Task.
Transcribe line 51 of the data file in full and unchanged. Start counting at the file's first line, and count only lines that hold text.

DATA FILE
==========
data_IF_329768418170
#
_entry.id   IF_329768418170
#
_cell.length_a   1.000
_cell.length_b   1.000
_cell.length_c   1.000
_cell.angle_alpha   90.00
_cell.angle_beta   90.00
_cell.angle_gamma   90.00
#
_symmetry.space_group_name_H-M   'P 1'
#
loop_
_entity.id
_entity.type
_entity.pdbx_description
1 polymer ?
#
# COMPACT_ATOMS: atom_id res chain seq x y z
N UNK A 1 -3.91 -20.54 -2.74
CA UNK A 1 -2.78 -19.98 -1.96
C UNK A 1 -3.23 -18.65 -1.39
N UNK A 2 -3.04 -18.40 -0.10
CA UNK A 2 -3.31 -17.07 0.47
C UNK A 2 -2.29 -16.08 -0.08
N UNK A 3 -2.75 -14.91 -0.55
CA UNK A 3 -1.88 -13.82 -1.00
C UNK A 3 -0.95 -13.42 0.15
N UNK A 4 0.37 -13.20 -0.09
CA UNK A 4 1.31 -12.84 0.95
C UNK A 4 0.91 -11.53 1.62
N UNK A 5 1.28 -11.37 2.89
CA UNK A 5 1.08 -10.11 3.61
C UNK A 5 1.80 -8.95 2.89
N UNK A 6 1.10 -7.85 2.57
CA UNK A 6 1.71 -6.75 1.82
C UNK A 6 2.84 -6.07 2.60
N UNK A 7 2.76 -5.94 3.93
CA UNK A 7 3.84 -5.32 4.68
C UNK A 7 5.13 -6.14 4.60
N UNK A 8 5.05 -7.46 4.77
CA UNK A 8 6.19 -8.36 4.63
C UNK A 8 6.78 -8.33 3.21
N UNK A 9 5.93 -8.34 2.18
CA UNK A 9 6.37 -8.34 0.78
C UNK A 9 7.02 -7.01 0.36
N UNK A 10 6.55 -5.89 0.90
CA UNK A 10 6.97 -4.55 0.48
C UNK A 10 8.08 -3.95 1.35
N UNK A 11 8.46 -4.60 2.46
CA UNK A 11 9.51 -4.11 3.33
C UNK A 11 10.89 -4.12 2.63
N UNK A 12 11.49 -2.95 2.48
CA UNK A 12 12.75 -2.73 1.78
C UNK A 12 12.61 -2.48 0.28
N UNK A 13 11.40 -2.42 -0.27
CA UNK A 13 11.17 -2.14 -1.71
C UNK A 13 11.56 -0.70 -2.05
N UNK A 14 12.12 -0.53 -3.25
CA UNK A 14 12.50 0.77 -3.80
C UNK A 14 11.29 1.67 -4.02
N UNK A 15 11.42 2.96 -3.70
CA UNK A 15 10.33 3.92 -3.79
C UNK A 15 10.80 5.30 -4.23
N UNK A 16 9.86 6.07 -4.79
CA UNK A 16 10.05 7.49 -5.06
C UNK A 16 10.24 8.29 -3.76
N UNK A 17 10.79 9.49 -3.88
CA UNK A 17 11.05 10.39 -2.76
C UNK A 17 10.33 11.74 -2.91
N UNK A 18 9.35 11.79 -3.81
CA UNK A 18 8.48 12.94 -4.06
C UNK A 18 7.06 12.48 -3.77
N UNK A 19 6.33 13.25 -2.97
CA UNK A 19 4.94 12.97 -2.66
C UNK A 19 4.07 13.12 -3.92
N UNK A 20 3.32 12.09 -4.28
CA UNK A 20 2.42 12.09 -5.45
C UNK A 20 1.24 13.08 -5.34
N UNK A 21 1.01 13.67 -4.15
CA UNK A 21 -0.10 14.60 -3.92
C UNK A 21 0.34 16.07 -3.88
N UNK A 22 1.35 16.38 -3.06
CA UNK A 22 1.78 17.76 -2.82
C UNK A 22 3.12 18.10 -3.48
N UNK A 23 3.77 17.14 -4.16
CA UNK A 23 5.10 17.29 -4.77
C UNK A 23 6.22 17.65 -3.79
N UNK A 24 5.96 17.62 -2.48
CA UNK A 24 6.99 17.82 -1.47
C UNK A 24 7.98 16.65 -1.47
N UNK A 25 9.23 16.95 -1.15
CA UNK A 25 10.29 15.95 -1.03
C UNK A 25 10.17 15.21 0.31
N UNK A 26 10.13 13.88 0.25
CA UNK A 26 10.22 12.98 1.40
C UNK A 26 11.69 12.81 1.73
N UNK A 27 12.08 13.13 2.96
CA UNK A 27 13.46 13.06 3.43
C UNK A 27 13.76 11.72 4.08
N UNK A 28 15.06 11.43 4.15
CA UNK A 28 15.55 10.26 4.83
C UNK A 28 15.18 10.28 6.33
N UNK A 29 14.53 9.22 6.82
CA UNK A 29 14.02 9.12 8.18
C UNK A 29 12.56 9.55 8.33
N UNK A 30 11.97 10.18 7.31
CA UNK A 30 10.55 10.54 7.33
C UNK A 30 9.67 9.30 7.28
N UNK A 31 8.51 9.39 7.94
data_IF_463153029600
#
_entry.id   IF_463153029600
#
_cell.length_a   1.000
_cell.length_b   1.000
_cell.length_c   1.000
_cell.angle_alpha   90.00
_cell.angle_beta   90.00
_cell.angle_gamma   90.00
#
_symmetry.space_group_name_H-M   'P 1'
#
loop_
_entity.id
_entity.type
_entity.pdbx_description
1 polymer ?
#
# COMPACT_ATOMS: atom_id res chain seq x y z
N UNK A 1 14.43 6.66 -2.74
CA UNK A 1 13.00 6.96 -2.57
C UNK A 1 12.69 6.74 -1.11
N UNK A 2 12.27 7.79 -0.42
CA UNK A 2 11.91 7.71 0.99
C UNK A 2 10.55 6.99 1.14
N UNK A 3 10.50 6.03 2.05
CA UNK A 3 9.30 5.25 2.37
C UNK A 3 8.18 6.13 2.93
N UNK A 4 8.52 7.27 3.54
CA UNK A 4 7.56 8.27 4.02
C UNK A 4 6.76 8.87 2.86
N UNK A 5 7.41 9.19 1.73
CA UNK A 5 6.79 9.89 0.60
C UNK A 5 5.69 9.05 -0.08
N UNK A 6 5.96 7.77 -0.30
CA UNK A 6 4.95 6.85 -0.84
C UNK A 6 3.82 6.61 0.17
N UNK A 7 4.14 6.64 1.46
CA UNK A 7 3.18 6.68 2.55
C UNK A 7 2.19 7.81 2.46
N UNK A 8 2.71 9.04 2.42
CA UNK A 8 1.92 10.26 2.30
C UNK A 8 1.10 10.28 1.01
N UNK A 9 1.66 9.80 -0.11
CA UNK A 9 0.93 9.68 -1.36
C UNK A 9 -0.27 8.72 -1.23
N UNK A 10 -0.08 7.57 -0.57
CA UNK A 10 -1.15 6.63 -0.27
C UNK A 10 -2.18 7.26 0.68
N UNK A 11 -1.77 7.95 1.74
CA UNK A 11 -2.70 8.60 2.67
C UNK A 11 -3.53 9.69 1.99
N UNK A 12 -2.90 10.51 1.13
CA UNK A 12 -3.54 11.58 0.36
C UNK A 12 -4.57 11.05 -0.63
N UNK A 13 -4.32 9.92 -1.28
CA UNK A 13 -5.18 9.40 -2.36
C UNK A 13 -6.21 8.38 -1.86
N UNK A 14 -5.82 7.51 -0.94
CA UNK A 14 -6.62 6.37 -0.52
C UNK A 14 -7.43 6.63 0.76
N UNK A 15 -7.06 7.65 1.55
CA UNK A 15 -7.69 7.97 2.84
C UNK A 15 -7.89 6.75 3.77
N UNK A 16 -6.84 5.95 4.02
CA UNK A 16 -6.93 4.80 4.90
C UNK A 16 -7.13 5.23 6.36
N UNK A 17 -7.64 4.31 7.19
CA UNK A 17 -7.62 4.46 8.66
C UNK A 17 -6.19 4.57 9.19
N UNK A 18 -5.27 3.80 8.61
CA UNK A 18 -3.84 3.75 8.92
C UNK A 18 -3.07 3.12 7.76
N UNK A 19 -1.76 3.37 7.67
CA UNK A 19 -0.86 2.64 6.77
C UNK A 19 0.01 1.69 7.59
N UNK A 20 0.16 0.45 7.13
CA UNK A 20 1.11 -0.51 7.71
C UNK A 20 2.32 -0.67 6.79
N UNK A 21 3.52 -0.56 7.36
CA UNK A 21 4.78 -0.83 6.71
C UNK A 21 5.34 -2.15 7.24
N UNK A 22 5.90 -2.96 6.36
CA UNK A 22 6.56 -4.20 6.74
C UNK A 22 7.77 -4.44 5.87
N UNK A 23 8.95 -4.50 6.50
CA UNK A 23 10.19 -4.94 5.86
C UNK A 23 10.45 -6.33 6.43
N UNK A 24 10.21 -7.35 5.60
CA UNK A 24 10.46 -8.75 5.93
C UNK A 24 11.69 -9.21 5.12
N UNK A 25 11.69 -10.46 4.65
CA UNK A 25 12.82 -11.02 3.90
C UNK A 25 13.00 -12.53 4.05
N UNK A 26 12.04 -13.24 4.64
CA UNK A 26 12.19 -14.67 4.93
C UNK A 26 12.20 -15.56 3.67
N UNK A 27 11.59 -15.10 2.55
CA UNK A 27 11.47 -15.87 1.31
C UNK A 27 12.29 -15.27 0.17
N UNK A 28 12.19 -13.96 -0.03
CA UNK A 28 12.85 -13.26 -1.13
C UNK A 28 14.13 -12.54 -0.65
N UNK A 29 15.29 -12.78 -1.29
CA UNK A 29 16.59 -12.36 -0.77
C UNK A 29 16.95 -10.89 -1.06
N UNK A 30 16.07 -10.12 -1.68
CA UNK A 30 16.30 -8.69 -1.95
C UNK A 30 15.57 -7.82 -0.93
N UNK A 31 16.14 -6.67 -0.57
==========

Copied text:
N UNK A 11 8.46 -4.60 2.46